Reasons Why Court Chased Away Corruption linked Kandie from KeRRA after funny appointments

Nullifying the appointment made by former Transport CS James Macharia in April last year, the court said the process was characterized by bad faith as the board appeared to have decided Kandie, who was the acting director-general must become substantive boss.

Justice James Rika of the Employment and Labourt court said the KeRRA board did not establish any ground that would justify the shortening of the 21-day advertisement period as required by the Public Service Commission Act.

According to the judge, there was no urgency to fill the position since Kandie had been acting in the position for one year and eight months.

“The other candidates were in the mind of the respondent ushers, in a procession, where the outcome was predetermined,” the court said.

Samson Nzivo Muthiani, an engineer who described himself as a public interest litigant moved to court last year to quash the appointment saying it was done contrary to the law and the constitution.

He pointed out that the position was advertised on March 22, last year and Kandie was appointed to the post on April 13, 2022.

Nzivo argued that the employer did not observe the 21-day rule as required in human resource policies and procedures manual for Public Service.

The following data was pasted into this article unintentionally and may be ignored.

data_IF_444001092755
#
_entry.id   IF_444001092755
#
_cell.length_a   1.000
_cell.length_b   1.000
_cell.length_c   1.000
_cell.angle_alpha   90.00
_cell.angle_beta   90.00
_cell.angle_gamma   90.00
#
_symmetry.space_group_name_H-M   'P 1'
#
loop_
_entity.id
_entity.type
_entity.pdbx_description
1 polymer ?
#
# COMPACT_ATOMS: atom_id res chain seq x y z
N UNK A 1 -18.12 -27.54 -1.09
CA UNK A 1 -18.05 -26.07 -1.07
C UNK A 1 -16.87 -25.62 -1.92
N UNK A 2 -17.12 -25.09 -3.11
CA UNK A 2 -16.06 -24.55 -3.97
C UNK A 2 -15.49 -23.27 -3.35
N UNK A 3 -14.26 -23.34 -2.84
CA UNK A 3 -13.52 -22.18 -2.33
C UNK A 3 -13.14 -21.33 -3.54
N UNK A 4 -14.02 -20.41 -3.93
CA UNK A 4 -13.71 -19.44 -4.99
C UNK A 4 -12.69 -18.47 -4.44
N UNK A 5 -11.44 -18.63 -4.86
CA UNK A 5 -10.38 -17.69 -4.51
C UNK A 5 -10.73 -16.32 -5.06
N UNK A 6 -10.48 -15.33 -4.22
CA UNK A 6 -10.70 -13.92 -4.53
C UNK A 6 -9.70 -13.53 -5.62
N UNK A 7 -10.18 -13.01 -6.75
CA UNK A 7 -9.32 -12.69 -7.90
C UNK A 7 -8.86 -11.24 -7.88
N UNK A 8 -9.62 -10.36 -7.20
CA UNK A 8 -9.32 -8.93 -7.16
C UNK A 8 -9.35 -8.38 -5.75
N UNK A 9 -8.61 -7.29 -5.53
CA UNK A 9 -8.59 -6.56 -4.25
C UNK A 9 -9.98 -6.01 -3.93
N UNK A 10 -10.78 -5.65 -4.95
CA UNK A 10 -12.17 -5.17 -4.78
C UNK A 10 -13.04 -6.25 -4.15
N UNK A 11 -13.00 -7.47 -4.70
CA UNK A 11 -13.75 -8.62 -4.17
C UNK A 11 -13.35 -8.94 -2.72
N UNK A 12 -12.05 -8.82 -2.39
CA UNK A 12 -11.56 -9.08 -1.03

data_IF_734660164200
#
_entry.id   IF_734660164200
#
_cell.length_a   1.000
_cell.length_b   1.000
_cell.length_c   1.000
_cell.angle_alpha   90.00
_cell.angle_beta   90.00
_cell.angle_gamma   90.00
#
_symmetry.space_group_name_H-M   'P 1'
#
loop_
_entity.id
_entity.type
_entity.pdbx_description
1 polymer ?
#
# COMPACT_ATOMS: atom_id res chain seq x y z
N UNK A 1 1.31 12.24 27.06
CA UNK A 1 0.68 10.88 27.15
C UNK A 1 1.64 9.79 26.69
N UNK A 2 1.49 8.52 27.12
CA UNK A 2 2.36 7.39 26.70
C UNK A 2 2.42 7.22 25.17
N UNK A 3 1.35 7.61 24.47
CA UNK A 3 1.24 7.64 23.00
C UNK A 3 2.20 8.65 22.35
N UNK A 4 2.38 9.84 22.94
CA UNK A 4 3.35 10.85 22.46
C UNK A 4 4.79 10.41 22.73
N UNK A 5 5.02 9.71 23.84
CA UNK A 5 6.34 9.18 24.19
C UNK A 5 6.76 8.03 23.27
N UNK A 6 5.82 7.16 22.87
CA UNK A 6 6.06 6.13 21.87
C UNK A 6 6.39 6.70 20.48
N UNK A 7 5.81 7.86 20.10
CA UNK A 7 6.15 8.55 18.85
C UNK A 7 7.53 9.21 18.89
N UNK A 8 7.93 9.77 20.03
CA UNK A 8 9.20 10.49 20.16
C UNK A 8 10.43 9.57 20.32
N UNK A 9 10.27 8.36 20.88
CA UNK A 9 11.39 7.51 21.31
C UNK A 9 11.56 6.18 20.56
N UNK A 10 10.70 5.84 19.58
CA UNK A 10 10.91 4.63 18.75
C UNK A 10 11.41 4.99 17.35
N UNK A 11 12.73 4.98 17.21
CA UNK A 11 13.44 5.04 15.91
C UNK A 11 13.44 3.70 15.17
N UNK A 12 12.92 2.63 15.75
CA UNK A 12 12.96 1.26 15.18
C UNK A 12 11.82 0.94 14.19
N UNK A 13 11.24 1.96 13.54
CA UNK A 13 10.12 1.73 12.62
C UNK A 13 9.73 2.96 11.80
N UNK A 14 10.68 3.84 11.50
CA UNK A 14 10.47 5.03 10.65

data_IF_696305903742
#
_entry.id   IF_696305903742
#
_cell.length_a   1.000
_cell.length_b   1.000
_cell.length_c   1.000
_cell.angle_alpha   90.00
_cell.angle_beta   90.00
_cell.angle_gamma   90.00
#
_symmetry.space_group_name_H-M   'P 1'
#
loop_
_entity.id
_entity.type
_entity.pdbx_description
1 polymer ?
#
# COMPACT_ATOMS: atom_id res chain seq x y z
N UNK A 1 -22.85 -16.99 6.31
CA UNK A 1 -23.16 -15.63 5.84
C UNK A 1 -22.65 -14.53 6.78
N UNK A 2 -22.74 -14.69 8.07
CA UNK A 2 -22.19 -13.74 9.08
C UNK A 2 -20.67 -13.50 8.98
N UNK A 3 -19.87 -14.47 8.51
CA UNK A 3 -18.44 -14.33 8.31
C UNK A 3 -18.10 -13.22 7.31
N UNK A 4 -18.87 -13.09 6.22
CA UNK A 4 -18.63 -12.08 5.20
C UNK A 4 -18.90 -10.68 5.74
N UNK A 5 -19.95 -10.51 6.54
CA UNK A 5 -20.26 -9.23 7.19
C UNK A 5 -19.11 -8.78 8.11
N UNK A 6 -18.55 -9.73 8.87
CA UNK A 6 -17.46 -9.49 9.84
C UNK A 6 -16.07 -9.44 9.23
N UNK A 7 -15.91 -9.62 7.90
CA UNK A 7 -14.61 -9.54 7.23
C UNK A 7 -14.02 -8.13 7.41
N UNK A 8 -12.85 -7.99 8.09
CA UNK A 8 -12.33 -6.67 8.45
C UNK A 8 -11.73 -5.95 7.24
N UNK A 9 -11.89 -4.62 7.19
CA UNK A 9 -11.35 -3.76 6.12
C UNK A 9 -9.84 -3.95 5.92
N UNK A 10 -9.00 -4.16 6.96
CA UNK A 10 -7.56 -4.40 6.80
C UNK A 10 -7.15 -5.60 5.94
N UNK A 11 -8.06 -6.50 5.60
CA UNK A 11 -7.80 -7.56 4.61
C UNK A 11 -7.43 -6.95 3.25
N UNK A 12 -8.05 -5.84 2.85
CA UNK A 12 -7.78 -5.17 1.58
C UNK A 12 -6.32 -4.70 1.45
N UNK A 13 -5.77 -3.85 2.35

He further said the rule states that ministries and state departments should advertise all vacant positions in a manner that reaches the widest pool of potential applicants and allow for at least 21 days before the closure of the appointment.

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He also submitted that the advertisement was required to disclose details of the post, title, number of vacancies, job description, specifications and the proposed remuneration.

But he says the advertisement was done hurriedly and applicants were granted 13 days to apply. It was also not placed on the Public Service Website, limiting the number of applicants.

He said only nine candidates applied because of the short timelines.

Three of the nine were shortlisted and invited for interviews and names forwarded to the Cabinet Secretary and appointed Kandie in consultation with the board for five year period.

The board informed the court that Kandie met the requirements and the process was fair and above board.

The board said Kandie had acted for the allowable six months and KeRRA had to fill up the position.

Further, the state corporation was not bound to advertise the position in the Public Service website but chose to advertise in a newspaper of nationwide circulation.

But Justice Rika said the advertisement was not made as required by the Public Service Commission Act, as it was not placed in radio and other modes of communication or public service commission website.